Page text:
The matchmaking for a service learning course begins when O’Byrne sits down with a faculty member, reviewing the class syllabus and batting around ideas. She goes on to compile a list of potential community partners and, once the faculty member’s choices are made, makes introductions and even brings the community partners to the first day of class, where students sign on for their volunteer assignments.
The payoff for all this effort: Re-envisioned classes that reenergize both teaching and learning.
"What every faculty member wants is to walk into the classroom and see the light in the eyes of students excited about their learning," said O’Byrne. "Service learning ignites that spark. Everyone has done something new since the last class — worked in a K-12 school or at the Downtown Labor Center or maybe at an arts center in South L.A. Everybody’s got something to say — including students who rarely speak in class — about 'this ‘inspirational person I met’ or ‘this part of L.A. that I never went to before.’"
"Clearly," one faculty member related to O’Byrne, "it makes me think more about how to connect the theoretical to the ‘world out there’ and how to get my students to apply what we’re reading about when they go to the service site." Another noted: "Often, our students have learned about the various issues that our community partners focus on — areas like immigration, education, the ‘war on drugs,’ etc. — in compartmentalized ways, which is the way academic courses are set up. They find when they go out into the community that …these issues are interconnected."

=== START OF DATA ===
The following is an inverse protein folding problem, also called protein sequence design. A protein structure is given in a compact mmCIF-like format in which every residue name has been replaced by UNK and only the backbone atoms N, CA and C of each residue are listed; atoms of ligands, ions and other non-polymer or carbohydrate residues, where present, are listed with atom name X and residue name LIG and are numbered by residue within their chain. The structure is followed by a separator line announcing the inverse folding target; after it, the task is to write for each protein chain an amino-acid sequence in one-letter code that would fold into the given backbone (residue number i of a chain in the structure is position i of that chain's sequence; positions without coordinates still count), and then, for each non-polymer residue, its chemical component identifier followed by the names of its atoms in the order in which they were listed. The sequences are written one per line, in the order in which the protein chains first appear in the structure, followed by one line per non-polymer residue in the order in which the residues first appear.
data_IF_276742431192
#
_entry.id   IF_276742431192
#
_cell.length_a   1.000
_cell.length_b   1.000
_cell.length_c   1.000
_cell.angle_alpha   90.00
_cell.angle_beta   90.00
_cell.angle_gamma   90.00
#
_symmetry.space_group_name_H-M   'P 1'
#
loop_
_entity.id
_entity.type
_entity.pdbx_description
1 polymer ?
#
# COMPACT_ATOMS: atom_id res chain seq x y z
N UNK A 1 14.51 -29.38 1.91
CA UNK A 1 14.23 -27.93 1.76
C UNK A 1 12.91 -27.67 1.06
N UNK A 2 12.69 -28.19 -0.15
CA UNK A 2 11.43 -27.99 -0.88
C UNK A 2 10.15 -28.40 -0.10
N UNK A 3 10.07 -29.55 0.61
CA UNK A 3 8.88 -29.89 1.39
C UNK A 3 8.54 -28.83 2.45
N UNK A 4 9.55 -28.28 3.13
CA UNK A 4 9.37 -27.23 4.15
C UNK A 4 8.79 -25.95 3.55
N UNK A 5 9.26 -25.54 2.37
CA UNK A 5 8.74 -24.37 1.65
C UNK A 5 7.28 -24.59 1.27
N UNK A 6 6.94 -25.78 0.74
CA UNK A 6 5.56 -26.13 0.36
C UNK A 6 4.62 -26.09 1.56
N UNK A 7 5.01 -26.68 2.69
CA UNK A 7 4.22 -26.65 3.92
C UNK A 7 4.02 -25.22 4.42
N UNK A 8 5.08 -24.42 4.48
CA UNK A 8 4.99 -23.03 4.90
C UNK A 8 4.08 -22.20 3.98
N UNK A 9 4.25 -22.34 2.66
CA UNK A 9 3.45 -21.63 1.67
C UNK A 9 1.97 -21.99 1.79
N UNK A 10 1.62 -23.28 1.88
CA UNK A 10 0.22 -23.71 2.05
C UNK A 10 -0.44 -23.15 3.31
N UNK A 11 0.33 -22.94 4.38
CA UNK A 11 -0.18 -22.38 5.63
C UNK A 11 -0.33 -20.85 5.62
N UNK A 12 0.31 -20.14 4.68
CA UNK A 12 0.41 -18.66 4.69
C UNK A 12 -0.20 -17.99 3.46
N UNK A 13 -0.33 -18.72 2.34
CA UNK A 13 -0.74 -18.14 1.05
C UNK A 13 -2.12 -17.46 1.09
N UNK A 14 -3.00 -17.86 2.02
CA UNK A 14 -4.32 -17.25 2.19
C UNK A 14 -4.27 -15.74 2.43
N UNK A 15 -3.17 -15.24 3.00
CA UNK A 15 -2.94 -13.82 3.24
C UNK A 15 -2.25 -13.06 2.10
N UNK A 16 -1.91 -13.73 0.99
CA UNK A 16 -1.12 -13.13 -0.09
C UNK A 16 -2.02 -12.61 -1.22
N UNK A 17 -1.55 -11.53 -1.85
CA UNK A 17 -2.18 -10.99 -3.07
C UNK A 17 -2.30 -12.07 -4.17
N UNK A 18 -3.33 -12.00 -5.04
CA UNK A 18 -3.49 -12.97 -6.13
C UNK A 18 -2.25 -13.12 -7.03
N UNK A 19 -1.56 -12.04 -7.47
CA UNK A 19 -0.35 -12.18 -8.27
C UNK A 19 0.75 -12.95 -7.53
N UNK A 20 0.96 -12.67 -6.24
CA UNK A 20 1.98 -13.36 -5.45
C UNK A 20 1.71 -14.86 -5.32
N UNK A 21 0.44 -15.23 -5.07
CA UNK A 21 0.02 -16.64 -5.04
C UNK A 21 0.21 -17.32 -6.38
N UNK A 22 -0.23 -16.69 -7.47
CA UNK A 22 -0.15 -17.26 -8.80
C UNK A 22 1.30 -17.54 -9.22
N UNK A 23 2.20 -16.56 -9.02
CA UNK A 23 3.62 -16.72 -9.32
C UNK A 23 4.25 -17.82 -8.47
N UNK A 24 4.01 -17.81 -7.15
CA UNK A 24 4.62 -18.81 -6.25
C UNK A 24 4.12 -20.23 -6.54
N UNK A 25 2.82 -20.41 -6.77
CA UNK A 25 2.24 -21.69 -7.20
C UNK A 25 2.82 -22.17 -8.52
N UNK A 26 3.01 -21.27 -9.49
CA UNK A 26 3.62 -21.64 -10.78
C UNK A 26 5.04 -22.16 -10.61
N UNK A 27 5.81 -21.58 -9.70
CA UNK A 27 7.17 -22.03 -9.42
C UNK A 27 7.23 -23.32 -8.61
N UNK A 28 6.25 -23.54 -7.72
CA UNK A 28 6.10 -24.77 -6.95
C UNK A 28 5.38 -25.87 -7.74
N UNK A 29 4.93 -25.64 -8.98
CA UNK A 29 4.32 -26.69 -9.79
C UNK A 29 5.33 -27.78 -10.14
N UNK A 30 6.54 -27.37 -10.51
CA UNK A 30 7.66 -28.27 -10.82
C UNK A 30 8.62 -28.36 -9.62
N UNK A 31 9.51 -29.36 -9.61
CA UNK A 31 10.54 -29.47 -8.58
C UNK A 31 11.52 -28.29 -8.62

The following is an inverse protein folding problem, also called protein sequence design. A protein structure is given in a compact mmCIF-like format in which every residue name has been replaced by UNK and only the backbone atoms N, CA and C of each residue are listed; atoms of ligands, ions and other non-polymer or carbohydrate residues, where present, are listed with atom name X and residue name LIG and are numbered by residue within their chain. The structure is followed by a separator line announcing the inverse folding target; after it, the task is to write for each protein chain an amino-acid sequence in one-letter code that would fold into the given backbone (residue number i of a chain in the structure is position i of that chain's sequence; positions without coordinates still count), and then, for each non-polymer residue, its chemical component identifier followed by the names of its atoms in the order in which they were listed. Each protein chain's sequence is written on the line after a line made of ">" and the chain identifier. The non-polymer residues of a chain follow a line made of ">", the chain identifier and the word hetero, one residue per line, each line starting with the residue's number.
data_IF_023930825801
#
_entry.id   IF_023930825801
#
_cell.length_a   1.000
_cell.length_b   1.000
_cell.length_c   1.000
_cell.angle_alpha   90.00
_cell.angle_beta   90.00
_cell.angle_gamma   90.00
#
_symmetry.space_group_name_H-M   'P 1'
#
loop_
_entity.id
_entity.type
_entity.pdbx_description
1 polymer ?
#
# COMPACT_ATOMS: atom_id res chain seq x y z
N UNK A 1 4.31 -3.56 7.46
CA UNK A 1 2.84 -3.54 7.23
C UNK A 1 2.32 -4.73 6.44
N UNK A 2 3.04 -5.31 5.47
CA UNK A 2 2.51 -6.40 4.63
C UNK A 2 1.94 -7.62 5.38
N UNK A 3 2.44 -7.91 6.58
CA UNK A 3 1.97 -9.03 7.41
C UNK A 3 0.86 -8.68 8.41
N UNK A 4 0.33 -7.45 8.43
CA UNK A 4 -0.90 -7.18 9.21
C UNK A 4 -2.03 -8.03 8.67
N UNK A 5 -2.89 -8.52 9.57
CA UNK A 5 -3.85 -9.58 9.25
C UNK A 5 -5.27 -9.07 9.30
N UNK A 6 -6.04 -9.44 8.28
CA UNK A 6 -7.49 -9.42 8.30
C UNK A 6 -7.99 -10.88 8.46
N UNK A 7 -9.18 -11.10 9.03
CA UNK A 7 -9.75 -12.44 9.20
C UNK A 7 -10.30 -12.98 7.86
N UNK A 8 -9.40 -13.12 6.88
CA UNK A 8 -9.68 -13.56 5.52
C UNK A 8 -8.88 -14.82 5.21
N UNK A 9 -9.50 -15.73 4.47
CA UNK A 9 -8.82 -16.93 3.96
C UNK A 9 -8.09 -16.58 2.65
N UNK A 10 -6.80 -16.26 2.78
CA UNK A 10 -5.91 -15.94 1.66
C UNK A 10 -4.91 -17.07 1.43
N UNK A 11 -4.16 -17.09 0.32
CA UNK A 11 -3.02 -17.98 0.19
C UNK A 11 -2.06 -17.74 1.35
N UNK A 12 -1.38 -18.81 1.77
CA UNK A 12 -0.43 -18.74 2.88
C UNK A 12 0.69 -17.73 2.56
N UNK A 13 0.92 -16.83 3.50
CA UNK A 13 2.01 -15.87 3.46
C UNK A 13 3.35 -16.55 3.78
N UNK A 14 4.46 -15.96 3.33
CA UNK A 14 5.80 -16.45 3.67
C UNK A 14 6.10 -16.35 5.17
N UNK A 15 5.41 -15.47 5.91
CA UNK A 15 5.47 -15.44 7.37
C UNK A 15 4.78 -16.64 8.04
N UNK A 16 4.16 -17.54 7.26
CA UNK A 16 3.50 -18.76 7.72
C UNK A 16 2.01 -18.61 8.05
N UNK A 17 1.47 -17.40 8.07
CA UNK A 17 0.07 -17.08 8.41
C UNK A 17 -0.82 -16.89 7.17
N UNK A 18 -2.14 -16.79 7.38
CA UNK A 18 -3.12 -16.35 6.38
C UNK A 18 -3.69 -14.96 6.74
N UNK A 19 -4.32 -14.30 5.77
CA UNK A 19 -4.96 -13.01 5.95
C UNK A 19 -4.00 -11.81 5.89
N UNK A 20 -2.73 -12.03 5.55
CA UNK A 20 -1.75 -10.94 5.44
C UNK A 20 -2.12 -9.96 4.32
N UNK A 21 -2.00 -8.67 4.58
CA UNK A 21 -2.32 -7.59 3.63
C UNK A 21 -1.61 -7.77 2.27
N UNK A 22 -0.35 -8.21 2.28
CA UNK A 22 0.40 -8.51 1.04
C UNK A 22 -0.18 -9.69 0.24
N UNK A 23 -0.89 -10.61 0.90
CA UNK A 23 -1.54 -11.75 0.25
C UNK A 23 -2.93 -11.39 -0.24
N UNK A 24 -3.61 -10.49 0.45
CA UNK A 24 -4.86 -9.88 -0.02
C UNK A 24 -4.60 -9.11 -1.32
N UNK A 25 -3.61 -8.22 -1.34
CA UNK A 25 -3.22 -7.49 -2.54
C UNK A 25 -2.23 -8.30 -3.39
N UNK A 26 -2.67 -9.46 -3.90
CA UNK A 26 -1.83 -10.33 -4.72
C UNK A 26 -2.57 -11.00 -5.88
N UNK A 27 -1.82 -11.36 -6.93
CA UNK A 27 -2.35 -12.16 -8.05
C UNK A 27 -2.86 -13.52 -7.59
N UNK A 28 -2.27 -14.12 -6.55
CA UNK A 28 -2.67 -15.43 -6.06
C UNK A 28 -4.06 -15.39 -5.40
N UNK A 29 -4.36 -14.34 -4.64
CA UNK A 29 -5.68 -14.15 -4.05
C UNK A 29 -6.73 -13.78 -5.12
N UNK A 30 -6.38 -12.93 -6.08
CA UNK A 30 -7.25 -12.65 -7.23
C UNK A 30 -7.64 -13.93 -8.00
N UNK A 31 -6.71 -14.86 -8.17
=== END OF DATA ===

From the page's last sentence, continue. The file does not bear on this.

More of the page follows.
Seeing the interconnections are par for the course for the nearly 200 first-year students in the general education cluster class, "Frontiers in Human Aging: Biomedical, Social and Policy Perspectives." During the yearlong course, students work with older adults at a wide variety of nonprofit organizations citywide. The International Institute of Los Angeles, for example, assists low-income, immigrants in Boyle Heights. ONEGeneration, in the San Fernando Valley, connects a senior center with a preschool, fostering "grandparenting" relationships between the generations.
Service learning, said O’Byrne, "is is a grander kind of philosophical approach to a 21st-century undergraduate education, designed to provide students with the skills they need to succeed in whatever they want to do once they graduate."
National research points to five key success skills that define a successful college education: problem solving, critical thinking, communication, working together in groups and working in diverse environments — skills that the Center for Community Learning strives to help foster through every service learning course.
"Whatever the class and wherever we send you," O’Byrne tells students, "whether you’re in a Chicano studies class and go to the Barrio Action Center, or in a life sciences class and you volunteer to teach in a K-12 classroom — I guarantee you’ll have an opportunity to work on those five skills."
Community service also speaks to UCLA’s vision, O’Byrne said, of helping every student grow as "an ethical, moral person who will apply those skills in the best possible way for the public good. We want students to think about how their involvement in the community figures into the fabric of a civil society."